Mr. Jindal received 48 % of the vote, only 4 % less than his opponent. If elected, he would have been the first US governor of Indian descent.
Democratic candidate Kathleen Babineaux Blanco, who won the election with 52 % of the vote, also made history. The 60-year old Cajun-American will be the first female governor of Louisiana and the seventh in the United States.
Professor Thomas Ferrell says Louisiana voters, fed up with corruption were in search of cleaner candidates, whatever their gender or ethnicity. But if the two rivals differed personally from other politicians, their political views were familiar to Louisiana: "They are both very pro-business. They are both pro-life on abortion, although Jindal somewhat more so. They are both opposed to new taxes, although Jindal again more strongly than Blanco. And they are both against gun control. Their differences are more of degree than direction."
Bobby Jindal won the support of the state's business community, young educated professionals and some minority groups.
"Honestly, I do like to see a newcomer to America, an immigrant, become a governor of a state. That will be American dream fulfilled for his parents just as it is my American dream fulfilled having two extremely successful sons," says Klara Cvitanovic who is an immigrant from Croatia and has two American-born sons around Mr. Jindal's age.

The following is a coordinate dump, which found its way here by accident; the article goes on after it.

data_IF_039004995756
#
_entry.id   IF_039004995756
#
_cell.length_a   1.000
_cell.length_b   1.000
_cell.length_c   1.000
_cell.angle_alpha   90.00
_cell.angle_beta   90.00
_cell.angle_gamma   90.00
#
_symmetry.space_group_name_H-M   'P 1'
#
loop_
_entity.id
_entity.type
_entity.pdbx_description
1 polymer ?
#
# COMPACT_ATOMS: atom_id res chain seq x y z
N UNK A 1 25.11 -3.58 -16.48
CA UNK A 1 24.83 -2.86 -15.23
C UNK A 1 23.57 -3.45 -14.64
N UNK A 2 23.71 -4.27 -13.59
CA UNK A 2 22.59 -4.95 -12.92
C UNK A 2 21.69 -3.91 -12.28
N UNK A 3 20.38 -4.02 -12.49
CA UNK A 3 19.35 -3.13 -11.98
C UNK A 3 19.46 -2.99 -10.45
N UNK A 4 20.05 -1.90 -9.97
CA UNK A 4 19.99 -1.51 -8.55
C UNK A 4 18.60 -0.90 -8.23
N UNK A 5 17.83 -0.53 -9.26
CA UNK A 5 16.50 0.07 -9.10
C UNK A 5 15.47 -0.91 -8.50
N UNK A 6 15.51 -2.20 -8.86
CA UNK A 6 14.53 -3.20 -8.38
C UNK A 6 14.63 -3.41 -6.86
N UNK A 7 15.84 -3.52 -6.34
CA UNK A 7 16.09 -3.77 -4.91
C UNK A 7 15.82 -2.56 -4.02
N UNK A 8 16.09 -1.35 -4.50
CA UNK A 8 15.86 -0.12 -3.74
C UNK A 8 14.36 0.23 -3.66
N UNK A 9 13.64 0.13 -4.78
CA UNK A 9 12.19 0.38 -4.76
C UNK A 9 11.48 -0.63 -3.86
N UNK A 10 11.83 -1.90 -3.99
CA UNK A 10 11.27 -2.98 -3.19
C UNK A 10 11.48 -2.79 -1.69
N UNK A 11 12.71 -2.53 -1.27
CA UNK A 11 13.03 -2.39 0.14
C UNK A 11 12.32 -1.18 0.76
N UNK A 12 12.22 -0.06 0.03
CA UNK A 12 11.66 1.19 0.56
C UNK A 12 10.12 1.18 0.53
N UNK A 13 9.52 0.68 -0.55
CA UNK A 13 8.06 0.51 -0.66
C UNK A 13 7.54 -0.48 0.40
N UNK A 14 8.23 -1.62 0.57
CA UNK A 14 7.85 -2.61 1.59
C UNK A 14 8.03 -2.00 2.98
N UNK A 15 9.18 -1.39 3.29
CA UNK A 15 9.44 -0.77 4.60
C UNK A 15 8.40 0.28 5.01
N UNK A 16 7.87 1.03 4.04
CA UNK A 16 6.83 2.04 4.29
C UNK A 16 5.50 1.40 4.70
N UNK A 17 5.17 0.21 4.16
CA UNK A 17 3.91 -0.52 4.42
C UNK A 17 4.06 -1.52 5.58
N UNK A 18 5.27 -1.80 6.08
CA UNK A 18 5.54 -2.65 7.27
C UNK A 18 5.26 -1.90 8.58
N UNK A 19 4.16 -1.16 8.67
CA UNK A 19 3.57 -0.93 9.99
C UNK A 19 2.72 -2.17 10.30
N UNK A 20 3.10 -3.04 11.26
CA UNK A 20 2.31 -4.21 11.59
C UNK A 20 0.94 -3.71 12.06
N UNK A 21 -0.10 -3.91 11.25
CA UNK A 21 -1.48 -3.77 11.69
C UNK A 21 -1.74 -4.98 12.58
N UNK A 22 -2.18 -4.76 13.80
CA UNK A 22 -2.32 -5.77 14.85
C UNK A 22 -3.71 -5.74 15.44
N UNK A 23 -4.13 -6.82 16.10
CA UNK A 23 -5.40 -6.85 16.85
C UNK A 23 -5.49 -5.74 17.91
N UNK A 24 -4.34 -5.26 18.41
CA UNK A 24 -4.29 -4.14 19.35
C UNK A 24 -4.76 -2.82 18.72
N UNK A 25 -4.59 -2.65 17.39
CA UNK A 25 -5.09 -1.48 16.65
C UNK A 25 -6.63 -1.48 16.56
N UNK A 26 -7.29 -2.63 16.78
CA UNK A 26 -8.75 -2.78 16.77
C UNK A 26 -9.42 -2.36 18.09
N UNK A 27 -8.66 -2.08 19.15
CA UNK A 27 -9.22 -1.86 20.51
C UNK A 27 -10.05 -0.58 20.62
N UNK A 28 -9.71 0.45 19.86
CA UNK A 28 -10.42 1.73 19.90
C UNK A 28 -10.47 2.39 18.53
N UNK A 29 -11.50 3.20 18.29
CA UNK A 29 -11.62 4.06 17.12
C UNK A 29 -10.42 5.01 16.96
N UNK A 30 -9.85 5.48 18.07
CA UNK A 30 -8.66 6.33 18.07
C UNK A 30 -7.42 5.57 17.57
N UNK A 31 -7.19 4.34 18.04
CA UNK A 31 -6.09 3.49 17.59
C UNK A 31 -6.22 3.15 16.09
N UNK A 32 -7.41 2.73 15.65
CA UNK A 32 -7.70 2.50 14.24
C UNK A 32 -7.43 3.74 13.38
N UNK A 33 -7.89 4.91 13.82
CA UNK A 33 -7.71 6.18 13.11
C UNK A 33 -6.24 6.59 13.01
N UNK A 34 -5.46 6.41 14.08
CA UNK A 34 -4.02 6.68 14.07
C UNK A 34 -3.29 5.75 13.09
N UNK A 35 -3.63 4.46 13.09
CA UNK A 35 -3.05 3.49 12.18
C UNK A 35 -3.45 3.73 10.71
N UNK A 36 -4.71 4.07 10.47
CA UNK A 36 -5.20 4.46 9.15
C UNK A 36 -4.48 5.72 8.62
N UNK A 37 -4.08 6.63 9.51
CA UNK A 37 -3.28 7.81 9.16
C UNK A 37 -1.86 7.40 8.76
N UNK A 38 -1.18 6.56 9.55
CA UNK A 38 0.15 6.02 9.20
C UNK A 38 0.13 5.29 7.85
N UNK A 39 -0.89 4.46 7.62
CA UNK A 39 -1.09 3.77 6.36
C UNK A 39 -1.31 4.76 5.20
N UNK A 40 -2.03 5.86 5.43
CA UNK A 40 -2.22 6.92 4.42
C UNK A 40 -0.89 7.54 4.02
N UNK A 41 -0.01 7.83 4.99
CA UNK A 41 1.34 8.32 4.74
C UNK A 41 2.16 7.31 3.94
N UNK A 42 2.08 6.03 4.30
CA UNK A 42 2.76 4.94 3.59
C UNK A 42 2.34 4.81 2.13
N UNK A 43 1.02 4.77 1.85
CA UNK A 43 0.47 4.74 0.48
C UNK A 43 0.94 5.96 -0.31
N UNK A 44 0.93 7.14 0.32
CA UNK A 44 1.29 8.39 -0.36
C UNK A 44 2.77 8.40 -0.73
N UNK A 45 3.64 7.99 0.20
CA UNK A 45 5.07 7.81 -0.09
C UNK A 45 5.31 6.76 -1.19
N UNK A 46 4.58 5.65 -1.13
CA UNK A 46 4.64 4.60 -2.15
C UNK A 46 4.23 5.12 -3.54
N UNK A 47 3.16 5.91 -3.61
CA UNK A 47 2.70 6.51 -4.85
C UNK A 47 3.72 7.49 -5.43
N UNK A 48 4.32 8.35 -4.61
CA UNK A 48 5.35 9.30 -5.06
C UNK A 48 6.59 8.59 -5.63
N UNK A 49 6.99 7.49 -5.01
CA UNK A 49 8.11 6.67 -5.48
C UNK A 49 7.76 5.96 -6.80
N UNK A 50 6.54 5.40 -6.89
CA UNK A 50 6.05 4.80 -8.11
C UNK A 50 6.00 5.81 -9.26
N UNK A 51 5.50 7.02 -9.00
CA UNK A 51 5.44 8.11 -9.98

While his national origin may have gained Mr. Jindal some immigrant votes, it may have cost him others. In October, the Pakistani-American Business Association of Louisiana raised 50,000 dollars for Kathleen Blanco's campaign. The Pakistani-American Congress, an umbrella organization of close to 60 Pakistani groups in the United States, has been openly critical of the candidate of Indian descent, reflecting the Indian-Pakistani conflict over Kashmir half a world away.
Professor Ferrell says Bobby Jindal did better than expected because of his political appeal: "He has a very attractive personality and also he has been able to successfully present himself as a problem solver and to persuade the voters that he would be able to solve the state financial problems, which more traditional politicians have not been able."